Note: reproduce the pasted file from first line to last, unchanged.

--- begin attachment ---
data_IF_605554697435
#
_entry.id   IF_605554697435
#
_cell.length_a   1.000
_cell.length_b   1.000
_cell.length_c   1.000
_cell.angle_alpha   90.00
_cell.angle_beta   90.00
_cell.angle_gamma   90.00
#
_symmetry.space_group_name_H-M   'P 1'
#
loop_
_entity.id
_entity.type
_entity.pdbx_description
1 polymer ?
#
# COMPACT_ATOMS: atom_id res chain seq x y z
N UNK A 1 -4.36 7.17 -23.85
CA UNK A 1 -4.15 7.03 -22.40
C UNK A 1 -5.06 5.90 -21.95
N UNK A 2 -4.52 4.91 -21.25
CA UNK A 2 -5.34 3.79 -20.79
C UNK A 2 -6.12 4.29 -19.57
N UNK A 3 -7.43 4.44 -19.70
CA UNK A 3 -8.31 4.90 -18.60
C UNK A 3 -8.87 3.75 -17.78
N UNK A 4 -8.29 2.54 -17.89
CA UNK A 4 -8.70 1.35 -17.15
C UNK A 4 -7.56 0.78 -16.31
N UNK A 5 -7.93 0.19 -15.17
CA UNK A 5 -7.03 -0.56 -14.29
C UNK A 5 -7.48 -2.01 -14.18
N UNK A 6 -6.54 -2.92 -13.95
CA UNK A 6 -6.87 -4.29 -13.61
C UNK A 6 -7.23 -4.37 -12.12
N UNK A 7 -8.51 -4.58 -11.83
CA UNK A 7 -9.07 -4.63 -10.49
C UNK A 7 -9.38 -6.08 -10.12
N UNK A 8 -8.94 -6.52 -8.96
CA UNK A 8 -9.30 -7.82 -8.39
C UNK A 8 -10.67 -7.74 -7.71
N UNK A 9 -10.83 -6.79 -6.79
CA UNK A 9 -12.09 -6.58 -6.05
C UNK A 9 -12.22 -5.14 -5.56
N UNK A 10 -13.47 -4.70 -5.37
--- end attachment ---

data_IF_605554697435
#
_entry.id   IF_605554697435
#
_cell.length_a   1.000
_cell.length_b   1.000
_cell.length_c   1.000
_cell.angle_alpha   90.00
_cell.angle_beta   90.00
_cell.angle_gamma   90.00
#
_symmetry.space_group_name_H-M   'P 1'
#
loop_
_entity.id
_entity.type
_entity.pdbx_description
1 polymer ?
#
# COMPACT_ATOMS: atom_id res chain seq x y z
N UNK A 1 -4.36 7.17 -23.85
CA UNK A 1 -4.15 7.03 -22.40
C UNK A 1 -5.06 5.90 -21.95
N UNK A 2 -4.52 4.91 -21.25
CA UNK A 2 -5.34 3.79 -20.79
C UNK A 2 -6.12 4.29 -19.57
N UNK A 3 -7.43 4.44 -19.70
CA UNK A 3 -8.31 4.90 -18.60
C UNK A 3 -8.87 3.75 -17.78
N UNK A 4 -8.29 2.54 -17.89
CA UNK A 4 -8.70 1.35 -17.15
C UNK A 4 -7.56 0.78 -16.31
N UNK A 5 -7.93 0.19 -15.17
CA UNK A 5 -7.03 -0.56 -14.29
C UNK A 5 -7.48 -2.01 -14.18
N UNK A 6 -6.54 -2.92 -13.95
CA UNK A 6 -6.87 -4.29 -13.61
C UNK A 6 -7.23 -4.37 -12.12
N UNK A 7 -8.51 -4.58 -11.83
CA UNK A 7 -9.07 -4.63 -10.49
C UNK A 7 -9.38 -6.08 -10.12
N UNK A 8 -8.94 -6.52 -8.96
CA UNK A 8 -9.30 -7.82 -8.39
C UNK A 8 -10.67 -7.74 -7.71
N UNK A 9 -10.83 -6.79 -6.79
CA UNK A 9 -12.09 -6.58 -6.05
C UNK A 9 -12.22 -5.14 -5.56
N UNK A 10 -13.47 -4.70 -5.37